- The Washington Times - Thursday, September 19, 2019

A federal judge has blocked two South Dakota laws that prohibit support for rioters, ruling that the measures “do in part restrict speech.”

“[T]he freedom of speech and association are constitutional rights that are central to all citizens of our country,” U.S. District Judge Lawrence Piersol said in Wednesday’s ruling. “Those rights will be thwarted if the unconstitutional portions of the riot boosting legislation remains in effect.”

In March, South Dakota Gov. Kristi Noem, a Republican, signed into law two bills that criminalized “riot boosting,” defined as assisting or encouraging rioters.

Ms. Noem said the legislation aimed to ward off the kind of protests that frustrated the development of the Dakota Access Pipeline in North Dakota three years ago.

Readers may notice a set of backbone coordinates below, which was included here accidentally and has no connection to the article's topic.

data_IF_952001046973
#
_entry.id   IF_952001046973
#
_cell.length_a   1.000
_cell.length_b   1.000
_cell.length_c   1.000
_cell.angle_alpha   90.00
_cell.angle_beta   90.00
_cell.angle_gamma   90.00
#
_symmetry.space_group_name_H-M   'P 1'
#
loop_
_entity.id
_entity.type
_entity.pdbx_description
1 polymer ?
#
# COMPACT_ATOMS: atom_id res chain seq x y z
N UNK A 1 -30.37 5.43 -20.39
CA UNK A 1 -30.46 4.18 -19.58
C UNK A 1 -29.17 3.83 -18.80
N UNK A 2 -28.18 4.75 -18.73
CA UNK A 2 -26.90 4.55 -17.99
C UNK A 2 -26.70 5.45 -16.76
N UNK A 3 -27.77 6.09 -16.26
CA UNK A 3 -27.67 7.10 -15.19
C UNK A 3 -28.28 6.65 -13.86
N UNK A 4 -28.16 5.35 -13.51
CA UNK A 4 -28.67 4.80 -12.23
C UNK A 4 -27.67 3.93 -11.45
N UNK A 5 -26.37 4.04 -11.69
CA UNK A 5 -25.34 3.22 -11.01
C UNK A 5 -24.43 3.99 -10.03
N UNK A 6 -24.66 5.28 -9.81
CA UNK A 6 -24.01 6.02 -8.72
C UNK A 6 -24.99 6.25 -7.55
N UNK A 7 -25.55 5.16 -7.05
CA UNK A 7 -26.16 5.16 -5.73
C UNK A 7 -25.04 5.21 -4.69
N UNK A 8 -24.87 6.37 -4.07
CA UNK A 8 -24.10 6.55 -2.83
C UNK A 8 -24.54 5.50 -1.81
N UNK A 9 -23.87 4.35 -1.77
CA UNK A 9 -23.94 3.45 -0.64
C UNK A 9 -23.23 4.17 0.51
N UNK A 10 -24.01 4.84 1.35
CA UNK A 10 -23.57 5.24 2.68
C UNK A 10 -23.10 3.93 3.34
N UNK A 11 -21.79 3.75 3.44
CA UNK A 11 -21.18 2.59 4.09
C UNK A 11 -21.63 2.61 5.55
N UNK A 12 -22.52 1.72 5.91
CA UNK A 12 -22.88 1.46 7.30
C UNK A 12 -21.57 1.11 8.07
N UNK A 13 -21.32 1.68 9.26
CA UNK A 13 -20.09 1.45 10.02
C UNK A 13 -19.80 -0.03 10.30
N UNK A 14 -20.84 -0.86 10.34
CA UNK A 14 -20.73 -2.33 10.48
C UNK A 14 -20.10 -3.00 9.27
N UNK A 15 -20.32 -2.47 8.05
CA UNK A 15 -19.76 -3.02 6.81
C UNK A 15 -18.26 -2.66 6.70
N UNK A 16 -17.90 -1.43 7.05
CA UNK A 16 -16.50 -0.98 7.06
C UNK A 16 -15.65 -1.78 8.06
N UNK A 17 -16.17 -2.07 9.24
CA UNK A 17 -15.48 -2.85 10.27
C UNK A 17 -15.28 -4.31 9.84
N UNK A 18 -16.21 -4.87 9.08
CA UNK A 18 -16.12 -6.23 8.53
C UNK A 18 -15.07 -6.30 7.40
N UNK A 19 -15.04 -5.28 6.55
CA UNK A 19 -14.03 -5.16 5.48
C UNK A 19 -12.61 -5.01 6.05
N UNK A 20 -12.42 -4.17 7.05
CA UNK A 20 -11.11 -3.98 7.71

TransCanada intends this year to begin construction of the Keystone XL pipeline, which will circumnavigate a number of tribal lands as it crosses the western half of South Dakota.



Judge Piersol left in place parts of the law criminalizing violence and force.

“The governor and her team are reviewing the ruling,” a spokesperson for Ms. Noem told KELO News in Sioux Falls. “Since the matter remains in litigation, she won’t be making further public comments on the matter at this time.”

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